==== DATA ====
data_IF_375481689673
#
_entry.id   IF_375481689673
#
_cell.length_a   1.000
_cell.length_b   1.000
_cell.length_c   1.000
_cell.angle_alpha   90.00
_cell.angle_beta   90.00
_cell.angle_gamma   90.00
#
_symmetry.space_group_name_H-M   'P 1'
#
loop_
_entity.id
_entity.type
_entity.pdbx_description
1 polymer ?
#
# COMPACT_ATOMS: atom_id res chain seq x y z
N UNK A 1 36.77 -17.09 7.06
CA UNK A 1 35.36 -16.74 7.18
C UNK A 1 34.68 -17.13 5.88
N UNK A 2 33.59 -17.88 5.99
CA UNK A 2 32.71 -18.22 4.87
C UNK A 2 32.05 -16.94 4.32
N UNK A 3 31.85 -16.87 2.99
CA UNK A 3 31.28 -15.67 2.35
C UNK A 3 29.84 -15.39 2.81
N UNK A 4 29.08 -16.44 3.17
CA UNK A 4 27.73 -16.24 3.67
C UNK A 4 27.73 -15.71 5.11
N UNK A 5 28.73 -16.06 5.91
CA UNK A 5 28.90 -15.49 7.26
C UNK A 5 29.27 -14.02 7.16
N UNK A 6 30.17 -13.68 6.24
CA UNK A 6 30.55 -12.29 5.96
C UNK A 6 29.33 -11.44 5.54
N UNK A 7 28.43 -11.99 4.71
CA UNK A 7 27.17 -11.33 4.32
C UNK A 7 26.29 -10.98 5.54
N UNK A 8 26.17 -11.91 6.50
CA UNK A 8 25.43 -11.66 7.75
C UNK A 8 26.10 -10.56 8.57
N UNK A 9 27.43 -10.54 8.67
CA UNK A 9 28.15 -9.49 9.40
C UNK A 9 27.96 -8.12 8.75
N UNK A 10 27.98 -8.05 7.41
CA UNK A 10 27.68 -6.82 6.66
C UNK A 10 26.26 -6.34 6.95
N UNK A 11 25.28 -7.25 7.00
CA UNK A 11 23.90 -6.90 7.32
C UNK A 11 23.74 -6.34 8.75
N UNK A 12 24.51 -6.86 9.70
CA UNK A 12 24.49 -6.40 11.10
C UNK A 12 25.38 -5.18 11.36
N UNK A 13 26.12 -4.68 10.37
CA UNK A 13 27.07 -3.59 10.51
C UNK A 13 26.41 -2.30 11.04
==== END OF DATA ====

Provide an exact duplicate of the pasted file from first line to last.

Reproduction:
data_IF_375481689673
#
_entry.id   IF_375481689673
#
_cell.length_a   1.000
_cell.length_b   1.000
_cell.length_c   1.000
_cell.angle_alpha   90.00
_cell.angle_beta   90.00
_cell.angle_gamma   90.00
#
_symmetry.space_group_name_H-M   'P 1'
#
loop_
_entity.id
_entity.type
_entity.pdbx_description
1 polymer ?
#
# COMPACT_ATOMS: atom_id res chain seq x y z
N UNK A 1 36.77 -17.09 7.06
CA UNK A 1 35.36 -16.74 7.18
C UNK A 1 34.68 -17.13 5.88
N UNK A 2 33.59 -17.88 5.99
CA UNK A 2 32.71 -18.22 4.87
C UNK A 2 32.05 -16.94 4.32
N UNK A 3 31.85 -16.87 2.99
CA UNK A 3 31.28 -15.67 2.35
C UNK A 3 29.84 -15.39 2.81
N UNK A 4 29.08 -16.44 3.17
CA UNK A 4 27.73 -16.24 3.67
C UNK A 4 27.73 -15.71 5.11
N UNK A 5 28.73 -16.06 5.91
CA UNK A 5 28.90 -15.49 7.26
C UNK A 5 29.27 -14.02 7.16
N UNK A 6 30.17 -13.68 6.24
CA UNK A 6 30.55 -12.29 5.96
C UNK A 6 29.33 -11.44 5.54
N UNK A 7 28.43 -11.99 4.71
CA UNK A 7 27.17 -11.33 4.32
C UNK A 7 26.29 -10.98 5.54
N UNK A 8 26.17 -11.91 6.50
CA UNK A 8 25.43 -11.66 7.75
C UNK A 8 26.10 -10.56 8.57
N UNK A 9 27.43 -10.54 8.67
CA UNK A 9 28.15 -9.49 9.40
C UNK A 9 27.96 -8.12 8.75
N UNK A 10 27.98 -8.05 7.41
CA UNK A 10 27.68 -6.82 6.66
C UNK A 10 26.26 -6.34 6.95
N UNK A 11 25.28 -7.25 7.00
CA UNK A 11 23.90 -6.90 7.32
C UNK A 11 23.74 -6.34 8.75
N UNK A 12 24.51 -6.86 9.70
CA UNK A 12 24.49 -6.40 11.10
C UNK A 12 25.38 -5.18 11.36
N UNK A 13 26.12 -4.68 10.37
CA UNK A 13 27.07 -3.59 10.51
C UNK A 13 26.41 -2.30 11.04